Bruce Strickrott, Expedition to the Deep Slope
An octopod gets curious about the port manipulator arm of ALVIN, a deep ocean research submersible during the first systematic exploration of hydrocarbon-seep communities along the Deep Slope of the Gulf of Mexico. Federal funding for ocean exploration is tough to get.
Deep space and the deep sea have a few things in common: they’re dark, they’re cold, and they’re fairly inhospitable to human life. But the US spends a LOT more money exploring space than it does the ocean. About one hundred of the nation’s leading ocean explorers are meeting Friday and Saturday at the Aquarium of the Pacific in Long Beach as part of a high-profile effort to change that.
The National Oceanographic and Atmospheric Administration got just around $24 million in the most recent fiscal year for ocean exploration. NASA’s budget for space exploration topped out around $3.8 billion: about 150 times more money. And NOAA funding is always on shaky ground. In the last year, Congress again kicked around the idea of killing off the National Undersea Research Program.
The Aquarium of the Pacific is co-sponsoring this weekend’s meeting with NOAA, several foundations, and Google. The meeting’s executive chair is Marcia McNutt, a marine geophysicist who until recently ran the US Geological Survey. Government scientists, policymakers, and people from the private sector will discuss exploration priorities. At the end, they plan to produce the first national ocean exploration plan, which they will present to President Obama.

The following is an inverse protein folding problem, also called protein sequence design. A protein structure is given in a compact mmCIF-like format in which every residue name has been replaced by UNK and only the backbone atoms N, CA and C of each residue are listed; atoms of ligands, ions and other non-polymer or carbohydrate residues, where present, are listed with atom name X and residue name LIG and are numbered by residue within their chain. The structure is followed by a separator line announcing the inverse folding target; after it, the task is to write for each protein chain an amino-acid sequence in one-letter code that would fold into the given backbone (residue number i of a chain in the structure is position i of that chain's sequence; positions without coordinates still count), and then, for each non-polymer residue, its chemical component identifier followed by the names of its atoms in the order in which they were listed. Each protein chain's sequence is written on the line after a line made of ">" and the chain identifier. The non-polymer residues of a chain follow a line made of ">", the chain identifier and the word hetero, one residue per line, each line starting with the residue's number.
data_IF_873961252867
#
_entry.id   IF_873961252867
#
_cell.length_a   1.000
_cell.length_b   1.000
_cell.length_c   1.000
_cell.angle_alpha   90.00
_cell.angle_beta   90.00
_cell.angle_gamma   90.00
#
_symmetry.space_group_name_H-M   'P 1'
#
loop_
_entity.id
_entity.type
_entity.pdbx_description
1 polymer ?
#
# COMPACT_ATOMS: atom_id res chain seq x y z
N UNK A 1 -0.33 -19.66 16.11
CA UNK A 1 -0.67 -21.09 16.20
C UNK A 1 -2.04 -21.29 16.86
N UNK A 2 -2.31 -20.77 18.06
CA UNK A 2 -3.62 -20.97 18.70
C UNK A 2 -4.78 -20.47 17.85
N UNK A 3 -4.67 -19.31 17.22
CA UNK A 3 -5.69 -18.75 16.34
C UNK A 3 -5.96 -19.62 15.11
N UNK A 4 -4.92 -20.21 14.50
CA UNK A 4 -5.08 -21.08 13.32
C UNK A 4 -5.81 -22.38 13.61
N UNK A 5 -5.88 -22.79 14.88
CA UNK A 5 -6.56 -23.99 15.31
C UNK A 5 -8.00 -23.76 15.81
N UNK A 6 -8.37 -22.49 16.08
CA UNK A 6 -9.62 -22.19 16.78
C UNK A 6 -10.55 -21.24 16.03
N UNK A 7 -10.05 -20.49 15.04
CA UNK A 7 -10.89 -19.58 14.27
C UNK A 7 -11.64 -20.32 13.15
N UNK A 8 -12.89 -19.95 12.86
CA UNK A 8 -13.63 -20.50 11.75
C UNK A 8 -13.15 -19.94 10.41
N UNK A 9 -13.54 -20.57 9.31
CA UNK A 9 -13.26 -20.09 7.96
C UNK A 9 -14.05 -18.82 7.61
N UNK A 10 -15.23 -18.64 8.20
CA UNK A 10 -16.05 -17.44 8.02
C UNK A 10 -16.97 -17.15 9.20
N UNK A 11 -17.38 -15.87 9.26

Even though Friday and Saturday sessions are invitation-only, NOAA’s streaming the meeting online. The Aquarium of the Pacific is making Sunday Explorer’s Day. At the tropical reef habitat, scientists will demonstrate remote operated vehicles. And several ocean explorers will be presenting their work and chatting with the public. Among them will be Sylvia Earle, who led the first team of women aquanauts during the Tektite Project.
It's a packed schedule on Sunday, revolving around the aquarium’s theater, which will show live feeds from ongoing ocean explorations and host presentations throughout the day. For kids, there’s a tie-in with the British television series Octonauts, a cartoon following eight animal explorers that act like people and operate out of an undersea octopod. I might have to start watching!
There’s going to be a sneak peek of the next Octonauts special, The Octonauts and the Mariana Trench Adventure…and since the show aims to be scientifically accurate about the marine life the Octonauts encounter, it makes sense that NOAA Office of Ocean Exploration and Research Chief Scientist Steve Hammond and Octonauts head writer Stephanie Simpson will talk about it afterward. Other Octonaut events happen throughout the day, but the sneak peek of the new stuff happens in the theater at 1:00 pm.